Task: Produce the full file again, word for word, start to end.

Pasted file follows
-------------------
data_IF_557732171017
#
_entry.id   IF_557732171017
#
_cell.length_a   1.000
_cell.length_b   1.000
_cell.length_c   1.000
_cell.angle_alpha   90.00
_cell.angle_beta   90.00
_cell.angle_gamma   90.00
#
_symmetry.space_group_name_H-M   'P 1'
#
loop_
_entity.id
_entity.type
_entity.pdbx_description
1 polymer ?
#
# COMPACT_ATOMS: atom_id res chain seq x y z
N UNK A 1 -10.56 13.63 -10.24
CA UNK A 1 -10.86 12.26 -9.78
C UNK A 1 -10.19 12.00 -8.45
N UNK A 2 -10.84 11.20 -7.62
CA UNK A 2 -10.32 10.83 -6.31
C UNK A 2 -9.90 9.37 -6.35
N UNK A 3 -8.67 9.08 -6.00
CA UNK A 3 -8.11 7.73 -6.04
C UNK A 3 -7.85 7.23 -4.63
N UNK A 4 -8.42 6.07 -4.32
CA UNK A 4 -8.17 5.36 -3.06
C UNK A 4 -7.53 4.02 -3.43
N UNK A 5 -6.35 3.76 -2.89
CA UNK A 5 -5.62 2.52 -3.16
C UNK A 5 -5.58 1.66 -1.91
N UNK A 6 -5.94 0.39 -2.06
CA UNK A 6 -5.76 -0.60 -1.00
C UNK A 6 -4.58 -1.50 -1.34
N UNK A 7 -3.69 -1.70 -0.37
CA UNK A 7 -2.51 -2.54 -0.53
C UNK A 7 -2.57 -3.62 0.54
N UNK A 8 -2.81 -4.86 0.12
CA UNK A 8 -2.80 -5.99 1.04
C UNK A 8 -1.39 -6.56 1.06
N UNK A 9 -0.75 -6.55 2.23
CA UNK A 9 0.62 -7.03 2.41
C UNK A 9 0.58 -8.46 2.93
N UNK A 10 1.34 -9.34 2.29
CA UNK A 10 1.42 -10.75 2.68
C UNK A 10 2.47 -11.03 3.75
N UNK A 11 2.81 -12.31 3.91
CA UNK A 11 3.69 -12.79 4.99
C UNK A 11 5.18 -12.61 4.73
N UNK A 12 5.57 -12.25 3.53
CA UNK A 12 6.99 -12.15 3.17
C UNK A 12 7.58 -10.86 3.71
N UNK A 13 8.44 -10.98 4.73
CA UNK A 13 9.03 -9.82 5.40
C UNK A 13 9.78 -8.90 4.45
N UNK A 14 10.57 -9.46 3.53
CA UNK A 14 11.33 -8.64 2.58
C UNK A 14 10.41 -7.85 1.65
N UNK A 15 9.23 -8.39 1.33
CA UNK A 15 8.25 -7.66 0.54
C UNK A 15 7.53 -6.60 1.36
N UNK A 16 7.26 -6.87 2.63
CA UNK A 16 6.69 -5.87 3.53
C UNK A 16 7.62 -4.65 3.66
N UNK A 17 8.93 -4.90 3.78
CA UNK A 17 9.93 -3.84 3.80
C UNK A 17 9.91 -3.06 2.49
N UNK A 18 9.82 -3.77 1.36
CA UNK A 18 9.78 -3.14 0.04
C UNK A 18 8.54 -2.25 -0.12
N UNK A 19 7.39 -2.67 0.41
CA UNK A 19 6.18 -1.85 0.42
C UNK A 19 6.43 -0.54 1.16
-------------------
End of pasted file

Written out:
data_IF_557732171017
#
_entry.id   IF_557732171017
#
_cell.length_a   1.000
_cell.length_b   1.000
_cell.length_c   1.000
_cell.angle_alpha   90.00
_cell.angle_beta   90.00
_cell.angle_gamma   90.00
#
_symmetry.space_group_name_H-M   'P 1'
#
loop_
_entity.id
_entity.type
_entity.pdbx_description
1 polymer ?
#
# COMPACT_ATOMS: atom_id res chain seq x y z
N UNK A 1 -10.56 13.63 -10.24
CA UNK A 1 -10.86 12.26 -9.78
C UNK A 1 -10.19 12.00 -8.45
N UNK A 2 -10.84 11.20 -7.62
CA UNK A 2 -10.32 10.83 -6.31
C UNK A 2 -9.90 9.37 -6.35
N UNK A 3 -8.67 9.08 -6.00
CA UNK A 3 -8.11 7.73 -6.04
C UNK A 3 -7.85 7.23 -4.63
N UNK A 4 -8.42 6.07 -4.32
CA UNK A 4 -8.17 5.36 -3.06
C UNK A 4 -7.53 4.02 -3.43
N UNK A 5 -6.35 3.76 -2.89
CA UNK A 5 -5.62 2.52 -3.16
C UNK A 5 -5.58 1.66 -1.91
N UNK A 6 -5.94 0.39 -2.06
CA UNK A 6 -5.76 -0.60 -1.00
C UNK A 6 -4.58 -1.50 -1.34
N UNK A 7 -3.69 -1.70 -0.37
CA UNK A 7 -2.51 -2.54 -0.53
C UNK A 7 -2.57 -3.62 0.54
N UNK A 8 -2.81 -4.86 0.12
CA UNK A 8 -2.80 -5.99 1.04
C UNK A 8 -1.39 -6.56 1.06
N UNK A 9 -0.75 -6.55 2.23
CA UNK A 9 0.62 -7.03 2.41
C UNK A 9 0.58 -8.46 2.93
N UNK A 10 1.34 -9.34 2.29
CA UNK A 10 1.42 -10.75 2.68
C UNK A 10 2.47 -11.03 3.75
N UNK A 11 2.81 -12.31 3.91
CA UNK A 11 3.69 -12.79 4.99
C UNK A 11 5.18 -12.61 4.73
N UNK A 12 5.57 -12.25 3.53
CA UNK A 12 6.99 -12.15 3.17
C UNK A 12 7.58 -10.86 3.71
N UNK A 13 8.44 -10.98 4.73
CA UNK A 13 9.03 -9.82 5.40
C UNK A 13 9.78 -8.90 4.45
N UNK A 14 10.57 -9.46 3.53
CA UNK A 14 11.33 -8.64 2.58
C UNK A 14 10.41 -7.85 1.65
N UNK A 15 9.23 -8.39 1.33
CA UNK A 15 8.25 -7.66 0.54
C UNK A 15 7.53 -6.60 1.36
N UNK A 16 7.26 -6.87 2.63
CA UNK A 16 6.69 -5.87 3.53
C UNK A 16 7.62 -4.65 3.66
N UNK A 17 8.93 -4.90 3.78
CA UNK A 17 9.93 -3.84 3.80
C UNK A 17 9.91 -3.06 2.49
N UNK A 18 9.82 -3.77 1.36
CA UNK A 18 9.78 -3.14 0.04
C UNK A 18 8.54 -2.25 -0.12
N UNK A 19 7.39 -2.67 0.41
CA UNK A 19 6.18 -1.85 0.42
C UNK A 19 6.43 -0.54 1.16